Automobile insurance rates decreased for a seventh consecutive year in New Brunswick, according to the 2011 Consumer Advocate for Insurance report.
The average premium was $731, down from $742 the year before, the report released Friday states.
The auto insurance market has shown continued stability since the provincial government introduced reforms in 2003, said Consumer Advocate for Insurance Ronald Godin.
Prior to that, rates averaged more than $1,100, he said.
Those reforms included implementing a $2,500-cap on payouts for minor injuries.
The province is now considering increasing that cap to between $4,000 and $6,000, based on the recommendations of a working group, submitted in November.
"We await with great anticipation the government's response to the Auto Insurance Working Group report," said Godin.
"Any decision will likely have an impact on consumers, accident victims and the industry in general, depending very much on the changes, if any, to the definition of 'minor injury' more than any changes to the amount of the cap itself."
The working group recommended the definition of minor injury be changed to: "a sprain or strain or whiplash-associated disorder, or a combination thereof, which results in minor consequences to a person’s life.
"'Minor consequences' means that neither the impairments nor the limitations resulting from the injury last more than six months and a person substantially retains his or her pre-accident bodily functions, level of activities and participation in life."
The committee also recommended annual indexing to CPI.
Maintain Consumer Advocate office
In his 28-page report, Godin also lobbies for the survival of his office.
"There is great concern as to the impact on the Office of the Consumer Advocate if the recommendations in the Richard Report are adopted as submitted," he said, referring to a report by Child and Youth Advocate Bernard Richard.
Last May, the Speaker of the Legislative Assembly asked Richard to recommend ways to enhance the efficiency, effectiveness and accountability of the province's legislative officers without impairing their independence.
Richard recommended in December that the responsibilities of the Consumer Advocate for Insurance and its resources be assigned to the ombudsman, effective Jan. 1, 2015. The recommendation remains under review.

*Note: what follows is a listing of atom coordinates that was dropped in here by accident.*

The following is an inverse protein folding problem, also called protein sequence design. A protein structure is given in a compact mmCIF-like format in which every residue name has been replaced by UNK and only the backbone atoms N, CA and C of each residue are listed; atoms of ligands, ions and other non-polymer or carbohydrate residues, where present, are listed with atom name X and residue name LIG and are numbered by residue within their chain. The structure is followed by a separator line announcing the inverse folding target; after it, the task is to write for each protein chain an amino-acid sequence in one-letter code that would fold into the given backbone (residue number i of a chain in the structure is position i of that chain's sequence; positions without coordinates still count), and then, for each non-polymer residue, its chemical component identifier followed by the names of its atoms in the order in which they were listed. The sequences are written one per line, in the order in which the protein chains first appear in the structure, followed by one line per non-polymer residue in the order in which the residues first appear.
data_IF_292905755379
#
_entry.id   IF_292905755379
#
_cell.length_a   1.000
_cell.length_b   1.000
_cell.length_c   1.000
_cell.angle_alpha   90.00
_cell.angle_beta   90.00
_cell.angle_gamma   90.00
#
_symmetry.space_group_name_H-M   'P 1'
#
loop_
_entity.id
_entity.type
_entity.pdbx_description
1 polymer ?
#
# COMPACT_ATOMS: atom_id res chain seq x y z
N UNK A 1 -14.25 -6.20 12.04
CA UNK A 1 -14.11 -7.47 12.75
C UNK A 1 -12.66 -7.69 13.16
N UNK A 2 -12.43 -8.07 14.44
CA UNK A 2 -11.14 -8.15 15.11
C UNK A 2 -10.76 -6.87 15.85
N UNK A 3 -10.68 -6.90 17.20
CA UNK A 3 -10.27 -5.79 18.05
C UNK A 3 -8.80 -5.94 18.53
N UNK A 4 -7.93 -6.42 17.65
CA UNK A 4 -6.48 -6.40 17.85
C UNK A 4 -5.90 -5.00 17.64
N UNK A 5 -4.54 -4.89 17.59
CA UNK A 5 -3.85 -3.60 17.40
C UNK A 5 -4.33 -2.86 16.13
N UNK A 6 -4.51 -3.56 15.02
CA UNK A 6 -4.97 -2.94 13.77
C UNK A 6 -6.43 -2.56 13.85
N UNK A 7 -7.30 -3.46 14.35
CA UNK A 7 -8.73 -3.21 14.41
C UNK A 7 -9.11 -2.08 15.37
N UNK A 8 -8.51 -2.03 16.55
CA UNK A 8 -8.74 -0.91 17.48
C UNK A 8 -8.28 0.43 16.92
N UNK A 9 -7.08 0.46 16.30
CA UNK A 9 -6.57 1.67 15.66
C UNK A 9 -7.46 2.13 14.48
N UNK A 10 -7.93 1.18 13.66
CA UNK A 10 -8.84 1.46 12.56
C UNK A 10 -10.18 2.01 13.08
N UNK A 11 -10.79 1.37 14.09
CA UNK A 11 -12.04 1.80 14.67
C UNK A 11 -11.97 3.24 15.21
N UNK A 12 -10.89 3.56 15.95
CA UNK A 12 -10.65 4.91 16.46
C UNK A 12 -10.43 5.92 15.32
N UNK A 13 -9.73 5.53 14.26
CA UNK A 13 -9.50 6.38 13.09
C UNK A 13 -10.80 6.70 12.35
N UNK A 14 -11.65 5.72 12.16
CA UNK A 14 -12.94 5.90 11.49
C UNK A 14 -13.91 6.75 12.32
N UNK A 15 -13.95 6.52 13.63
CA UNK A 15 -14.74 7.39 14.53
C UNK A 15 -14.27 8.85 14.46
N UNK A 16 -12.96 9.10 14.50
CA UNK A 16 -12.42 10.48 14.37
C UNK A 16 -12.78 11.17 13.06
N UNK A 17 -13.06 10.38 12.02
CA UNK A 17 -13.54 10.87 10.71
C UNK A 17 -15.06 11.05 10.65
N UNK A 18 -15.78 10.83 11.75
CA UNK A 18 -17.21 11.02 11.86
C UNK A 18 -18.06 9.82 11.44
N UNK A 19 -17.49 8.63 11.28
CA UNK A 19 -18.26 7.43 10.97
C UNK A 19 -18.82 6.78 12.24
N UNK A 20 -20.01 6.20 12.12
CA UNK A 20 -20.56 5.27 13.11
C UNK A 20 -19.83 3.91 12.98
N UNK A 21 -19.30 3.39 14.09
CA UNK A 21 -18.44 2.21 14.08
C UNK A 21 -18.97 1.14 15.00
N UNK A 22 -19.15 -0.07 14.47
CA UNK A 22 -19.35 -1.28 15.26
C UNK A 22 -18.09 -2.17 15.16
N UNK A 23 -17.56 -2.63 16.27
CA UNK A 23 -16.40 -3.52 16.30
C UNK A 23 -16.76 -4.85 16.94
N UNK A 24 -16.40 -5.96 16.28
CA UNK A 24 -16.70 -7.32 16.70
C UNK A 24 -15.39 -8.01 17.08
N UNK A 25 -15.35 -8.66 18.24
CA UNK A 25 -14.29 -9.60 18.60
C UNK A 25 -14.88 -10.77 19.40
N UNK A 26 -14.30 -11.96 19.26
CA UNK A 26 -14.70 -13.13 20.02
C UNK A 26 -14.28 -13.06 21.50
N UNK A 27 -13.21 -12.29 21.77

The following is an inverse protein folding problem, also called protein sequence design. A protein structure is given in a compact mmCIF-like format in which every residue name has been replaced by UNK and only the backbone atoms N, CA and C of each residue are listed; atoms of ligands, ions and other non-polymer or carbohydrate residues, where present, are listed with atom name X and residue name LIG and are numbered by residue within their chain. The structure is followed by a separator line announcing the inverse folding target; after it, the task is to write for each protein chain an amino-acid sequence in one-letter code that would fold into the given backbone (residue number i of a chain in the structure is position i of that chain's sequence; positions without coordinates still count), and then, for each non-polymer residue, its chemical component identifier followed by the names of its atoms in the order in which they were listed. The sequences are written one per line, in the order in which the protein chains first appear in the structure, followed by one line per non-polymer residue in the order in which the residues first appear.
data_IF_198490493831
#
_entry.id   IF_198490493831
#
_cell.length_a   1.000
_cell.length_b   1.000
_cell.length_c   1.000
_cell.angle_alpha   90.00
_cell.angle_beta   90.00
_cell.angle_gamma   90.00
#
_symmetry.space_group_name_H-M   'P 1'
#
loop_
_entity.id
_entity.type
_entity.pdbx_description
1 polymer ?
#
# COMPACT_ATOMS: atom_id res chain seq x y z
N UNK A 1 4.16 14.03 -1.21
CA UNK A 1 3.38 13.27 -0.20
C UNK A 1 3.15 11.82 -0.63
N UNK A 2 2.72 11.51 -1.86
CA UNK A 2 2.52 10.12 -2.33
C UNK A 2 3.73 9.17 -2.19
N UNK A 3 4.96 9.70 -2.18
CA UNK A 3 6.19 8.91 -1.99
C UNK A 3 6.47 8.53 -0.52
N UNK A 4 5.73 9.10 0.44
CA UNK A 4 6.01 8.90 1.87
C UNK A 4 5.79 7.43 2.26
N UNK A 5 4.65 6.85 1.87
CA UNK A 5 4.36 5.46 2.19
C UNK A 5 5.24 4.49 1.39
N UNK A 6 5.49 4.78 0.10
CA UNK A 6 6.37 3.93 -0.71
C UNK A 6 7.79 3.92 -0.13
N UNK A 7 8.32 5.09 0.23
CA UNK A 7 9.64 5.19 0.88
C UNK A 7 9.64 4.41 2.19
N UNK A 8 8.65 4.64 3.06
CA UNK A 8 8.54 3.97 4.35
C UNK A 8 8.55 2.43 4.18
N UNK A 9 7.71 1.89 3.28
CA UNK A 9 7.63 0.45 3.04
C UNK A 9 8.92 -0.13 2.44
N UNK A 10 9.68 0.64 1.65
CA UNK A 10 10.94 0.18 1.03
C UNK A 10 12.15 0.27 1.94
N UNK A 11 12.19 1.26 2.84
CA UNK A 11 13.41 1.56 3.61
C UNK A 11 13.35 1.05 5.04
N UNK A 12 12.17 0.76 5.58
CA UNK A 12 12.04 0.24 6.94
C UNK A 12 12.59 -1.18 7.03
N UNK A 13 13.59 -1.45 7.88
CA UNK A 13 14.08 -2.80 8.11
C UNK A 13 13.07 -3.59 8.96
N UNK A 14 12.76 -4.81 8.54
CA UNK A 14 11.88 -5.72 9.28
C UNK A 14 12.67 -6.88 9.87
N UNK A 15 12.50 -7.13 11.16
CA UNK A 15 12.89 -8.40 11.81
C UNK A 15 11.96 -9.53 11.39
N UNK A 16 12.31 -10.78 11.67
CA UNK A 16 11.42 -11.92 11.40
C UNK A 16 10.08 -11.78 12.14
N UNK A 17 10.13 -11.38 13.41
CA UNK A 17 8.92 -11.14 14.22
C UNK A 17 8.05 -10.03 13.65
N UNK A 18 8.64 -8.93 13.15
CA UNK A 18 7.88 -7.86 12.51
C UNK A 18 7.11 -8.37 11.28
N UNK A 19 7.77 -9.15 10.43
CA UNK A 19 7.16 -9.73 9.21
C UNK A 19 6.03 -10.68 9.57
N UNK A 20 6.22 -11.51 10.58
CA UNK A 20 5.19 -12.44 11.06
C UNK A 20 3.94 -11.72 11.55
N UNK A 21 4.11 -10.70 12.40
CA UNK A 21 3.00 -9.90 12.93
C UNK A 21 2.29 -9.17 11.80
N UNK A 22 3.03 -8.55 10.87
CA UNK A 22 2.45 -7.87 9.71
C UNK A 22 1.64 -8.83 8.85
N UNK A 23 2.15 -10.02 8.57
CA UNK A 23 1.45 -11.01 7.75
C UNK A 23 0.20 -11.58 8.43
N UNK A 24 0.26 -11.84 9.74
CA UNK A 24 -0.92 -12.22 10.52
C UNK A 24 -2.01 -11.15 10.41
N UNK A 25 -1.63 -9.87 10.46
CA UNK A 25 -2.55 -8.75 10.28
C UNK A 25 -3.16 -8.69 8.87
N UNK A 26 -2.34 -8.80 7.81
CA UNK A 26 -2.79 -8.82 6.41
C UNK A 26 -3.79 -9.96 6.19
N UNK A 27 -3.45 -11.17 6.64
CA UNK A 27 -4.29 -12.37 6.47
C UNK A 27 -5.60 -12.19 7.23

'Implementing a recommendation that would substantially alter the nature of the office would likely lead to a reoccurrence of the feeling of imbalance and inequity that existed [before].'—Ronald Godin, Consumer Advocate for Insurance
Godin contends the change would "substantially alter the nature and the quality of the services of the Office of the Consumer Advocate and it would also negatively impact on the perception of independence and authority that are held by the public and the insurance industry towards the Consumer Advocate and his office."
The Office of the Consumer Advocate was established more than seven years ago as one of the reforms to deal with the prevailing auto insurance crisis at that time, said Godin.
In addition, it offered a voice to consumers "who felt powerless and defenceless against a mighty and powerful insurance industry," he said.
"Implementing a recommendation that would substantially alter the nature of the office would likely lead to a reoccurrence of the feeling of imbalance and inequity that existed" prior to the office being established, Godin warned.
"It's a positive asset and a valuable service which should remain in its present form."
The Office of the Consumer Advocate handled 1,604 cases in 2011.
About half of those were related to automobile insurance, down from more than 80 per cent in 2005.
House insurance represented 27 per cent of the cases, while 14 per cent were life and health-related, and ‘other’ at five per cent.